He had a television series from 1960 to 1964, It's a Square World, which received a BAFTA award in 1962 and Grand Prix de la Presse at Montreux in 1963. A key feature of the series was the imaginary flea circus, in which plays were performed on tiny sets with nothing but special effects to show the movement of things that were too small to see and sounds with Bentine's commentary. In a (miniature) haunted house, one named The Beast of the Black Bog Tarn was set.

At the BBC Television Theatre in April 1963, he was interviewed by Eamonn Andrews on This Is Your Life.

He appeared on BBC television in 1969–70, which advocated for true showings of silent films without the commentaries, which were not often seen on television until then.

He wrote, produced, narrated, and presented the children's television show Potty Time from 1974 to 1980, as well as one-off comedy specials from Michael Bentine's Potty Time.

In two series of The Michael Bentine Show on Radio 4, Bentine produced 11 half-hour episodes from January to May 1984. These have since been repeated several times on BBC Radio 7 (now BBC Radio 4 Extra).

He was the author of 16 best-selling books, comedies, and non-fiction books. Four of his books, The Long Banana Skin (1975), The Door Marked Summer (1981), The Mind of the Mind (1992), and The Reluctant Jester (1992), are autobiographical.

Bentine, a 1968 explorer on the British Hovercraft Corporation (BHC) SR.N6, GH–2012, was the first hovercraft expedition up the River Amazon.

Bentine was awarded a CBE by Queen Elizabeth II "for services to entertainment" in the 1995 New Year Honours. Following his fund-raising efforts for the 1970 Great Peruvian earthquake, Bentine was awarded the Order of Merit of Peru.

Bentine was a crack gun shooter who sparked the idea of a counter-terrorism unit within the 22 SAS Regiment. He became the first non-SAS person to fire a gun inside the battle training house in Hereford's close quarters.

Theorists were interested in psychoanalysis. This was as a result of his and his family's extensive study into the paranormal, which culminated in his writing The Doors of the Mind and The Door Marked Summer. He was president of the Association for the Scientific Study of Anomalous Phenomena for the final years of his life.

On December 14, 1977, he appeared on Patrick Moore's BBC The Sky at Night program with Arthur C. Clarke. "Suns, Spaceships, and Bug-Eyed Monsters" was a light-hearted glimpse at how science fiction has progressed into science fiction, as well as how space travel has evolved through the twentieth century. Moore introduces Bentine with Bentine announcing that he is the possessor of a "Readers Digest Degree" in the program's beginnings. This remark was typical of Bentine's comedic approach to most things in life that obscured his interest in science. In 1980, Bentine appeared in a subsequent broadcast on a similar theme as Moore. Following Arthur C. Clarke's death, BBC Sky at Night magazine published a copy of the 1977 archive series on the front of their May 2008 issue.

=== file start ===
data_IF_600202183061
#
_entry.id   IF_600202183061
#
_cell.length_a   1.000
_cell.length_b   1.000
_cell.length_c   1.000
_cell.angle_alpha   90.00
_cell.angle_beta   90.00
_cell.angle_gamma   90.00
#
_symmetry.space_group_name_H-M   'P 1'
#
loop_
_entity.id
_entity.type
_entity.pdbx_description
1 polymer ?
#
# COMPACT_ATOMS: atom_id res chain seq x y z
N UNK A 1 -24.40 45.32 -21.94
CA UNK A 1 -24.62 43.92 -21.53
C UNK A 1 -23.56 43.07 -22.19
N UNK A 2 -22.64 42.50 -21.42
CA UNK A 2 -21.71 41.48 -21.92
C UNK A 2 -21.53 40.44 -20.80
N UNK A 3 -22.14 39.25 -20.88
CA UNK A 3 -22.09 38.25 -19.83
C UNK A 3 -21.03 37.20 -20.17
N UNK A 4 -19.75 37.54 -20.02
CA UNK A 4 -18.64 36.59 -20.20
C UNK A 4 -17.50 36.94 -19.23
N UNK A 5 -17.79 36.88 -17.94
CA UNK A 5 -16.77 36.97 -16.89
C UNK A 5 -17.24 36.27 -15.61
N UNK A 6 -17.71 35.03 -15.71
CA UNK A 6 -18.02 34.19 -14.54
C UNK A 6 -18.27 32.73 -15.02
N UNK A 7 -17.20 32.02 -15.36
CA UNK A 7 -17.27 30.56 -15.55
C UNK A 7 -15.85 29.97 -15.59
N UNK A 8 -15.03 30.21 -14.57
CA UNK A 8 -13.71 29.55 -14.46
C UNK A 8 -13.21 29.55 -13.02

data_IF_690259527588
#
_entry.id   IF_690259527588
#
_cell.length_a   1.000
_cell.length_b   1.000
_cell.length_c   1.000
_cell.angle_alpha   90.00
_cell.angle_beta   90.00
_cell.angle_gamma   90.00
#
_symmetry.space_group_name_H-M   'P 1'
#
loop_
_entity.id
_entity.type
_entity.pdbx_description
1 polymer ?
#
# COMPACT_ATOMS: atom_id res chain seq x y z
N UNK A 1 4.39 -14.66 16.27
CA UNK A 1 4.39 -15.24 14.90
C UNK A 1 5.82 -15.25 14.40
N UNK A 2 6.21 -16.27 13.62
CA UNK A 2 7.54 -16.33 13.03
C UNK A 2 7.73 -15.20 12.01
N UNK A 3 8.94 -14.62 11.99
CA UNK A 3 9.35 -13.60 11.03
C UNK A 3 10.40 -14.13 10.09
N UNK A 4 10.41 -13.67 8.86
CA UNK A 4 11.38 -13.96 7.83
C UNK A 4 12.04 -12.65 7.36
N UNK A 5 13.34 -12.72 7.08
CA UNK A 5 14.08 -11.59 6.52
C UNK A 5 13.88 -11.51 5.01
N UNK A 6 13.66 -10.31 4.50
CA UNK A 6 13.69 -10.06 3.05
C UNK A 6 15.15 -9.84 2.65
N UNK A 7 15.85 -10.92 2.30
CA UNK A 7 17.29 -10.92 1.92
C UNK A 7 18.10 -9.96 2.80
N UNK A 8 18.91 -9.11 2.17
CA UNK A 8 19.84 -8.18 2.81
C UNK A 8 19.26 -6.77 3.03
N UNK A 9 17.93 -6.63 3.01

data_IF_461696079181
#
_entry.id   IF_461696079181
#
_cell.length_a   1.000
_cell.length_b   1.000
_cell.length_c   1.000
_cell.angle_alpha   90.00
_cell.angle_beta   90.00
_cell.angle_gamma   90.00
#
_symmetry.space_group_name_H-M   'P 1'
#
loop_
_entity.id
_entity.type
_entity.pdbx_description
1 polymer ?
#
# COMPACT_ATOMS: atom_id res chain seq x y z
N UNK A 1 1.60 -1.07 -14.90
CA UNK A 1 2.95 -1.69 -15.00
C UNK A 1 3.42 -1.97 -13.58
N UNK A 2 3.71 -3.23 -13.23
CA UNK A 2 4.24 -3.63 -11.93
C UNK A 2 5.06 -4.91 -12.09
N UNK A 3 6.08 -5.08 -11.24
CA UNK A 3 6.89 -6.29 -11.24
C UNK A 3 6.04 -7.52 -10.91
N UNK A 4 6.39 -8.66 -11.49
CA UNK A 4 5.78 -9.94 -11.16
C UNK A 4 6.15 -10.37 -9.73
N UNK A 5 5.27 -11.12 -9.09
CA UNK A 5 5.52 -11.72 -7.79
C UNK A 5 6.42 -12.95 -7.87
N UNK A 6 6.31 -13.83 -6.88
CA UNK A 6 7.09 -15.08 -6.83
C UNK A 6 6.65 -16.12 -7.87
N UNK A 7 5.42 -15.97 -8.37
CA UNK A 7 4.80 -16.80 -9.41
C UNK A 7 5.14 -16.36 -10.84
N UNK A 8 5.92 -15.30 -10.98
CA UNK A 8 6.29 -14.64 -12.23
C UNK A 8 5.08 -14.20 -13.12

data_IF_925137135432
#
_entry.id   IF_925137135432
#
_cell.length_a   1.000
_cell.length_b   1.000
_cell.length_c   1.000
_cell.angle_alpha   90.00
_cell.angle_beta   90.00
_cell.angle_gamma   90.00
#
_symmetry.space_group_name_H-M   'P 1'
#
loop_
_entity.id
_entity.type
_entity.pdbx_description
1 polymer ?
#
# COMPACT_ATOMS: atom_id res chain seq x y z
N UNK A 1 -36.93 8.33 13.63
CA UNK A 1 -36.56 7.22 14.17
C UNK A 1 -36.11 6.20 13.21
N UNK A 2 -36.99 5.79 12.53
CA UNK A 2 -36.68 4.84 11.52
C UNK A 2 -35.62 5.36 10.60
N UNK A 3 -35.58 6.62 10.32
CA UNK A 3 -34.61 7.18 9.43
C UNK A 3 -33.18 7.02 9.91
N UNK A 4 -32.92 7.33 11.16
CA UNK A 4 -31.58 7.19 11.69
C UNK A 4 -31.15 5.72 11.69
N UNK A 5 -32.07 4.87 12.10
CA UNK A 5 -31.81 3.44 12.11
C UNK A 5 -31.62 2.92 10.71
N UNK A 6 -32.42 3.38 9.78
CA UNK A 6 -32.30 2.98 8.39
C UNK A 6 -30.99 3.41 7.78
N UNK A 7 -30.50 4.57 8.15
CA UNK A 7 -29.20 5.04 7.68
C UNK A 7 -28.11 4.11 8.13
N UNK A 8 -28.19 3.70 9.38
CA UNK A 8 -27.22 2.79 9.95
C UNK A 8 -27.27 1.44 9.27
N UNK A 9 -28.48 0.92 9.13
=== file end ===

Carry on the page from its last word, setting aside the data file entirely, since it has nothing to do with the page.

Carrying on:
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Keith Waterhouse, columnist, author, playwright, and late of this parish, is best known for his insightful Billy Liar, Jeffrey Bernard Is Unwell's, and his twice-weekly reflections on the madness of modern life. Office Life, a satire on the state of Britain in the 1970s, was published in 1978 by Keith. It was based on a fictional company where everyone seems to be busy doing nothing. A newly hired employee sets out to find out what the company really does, while the staff are in endless meetings, not answering phones, going for lunch, organizing whip-rounds, and other such things. The answer, it turns out, is, er, absolutely bugger all. British Albion Ltd's entire purpose is to keep people employed. Keith's book was released in the Seventies as a sharp reminder of a nation in terminal decline. Today, it could be a model for just about every aspect of government endeavour. Never heard of Human Resources, diversity leaders, or wellness coordinators, let alone Working From Home. But if he'd been writing Office Life now, the book would have been brimming with them.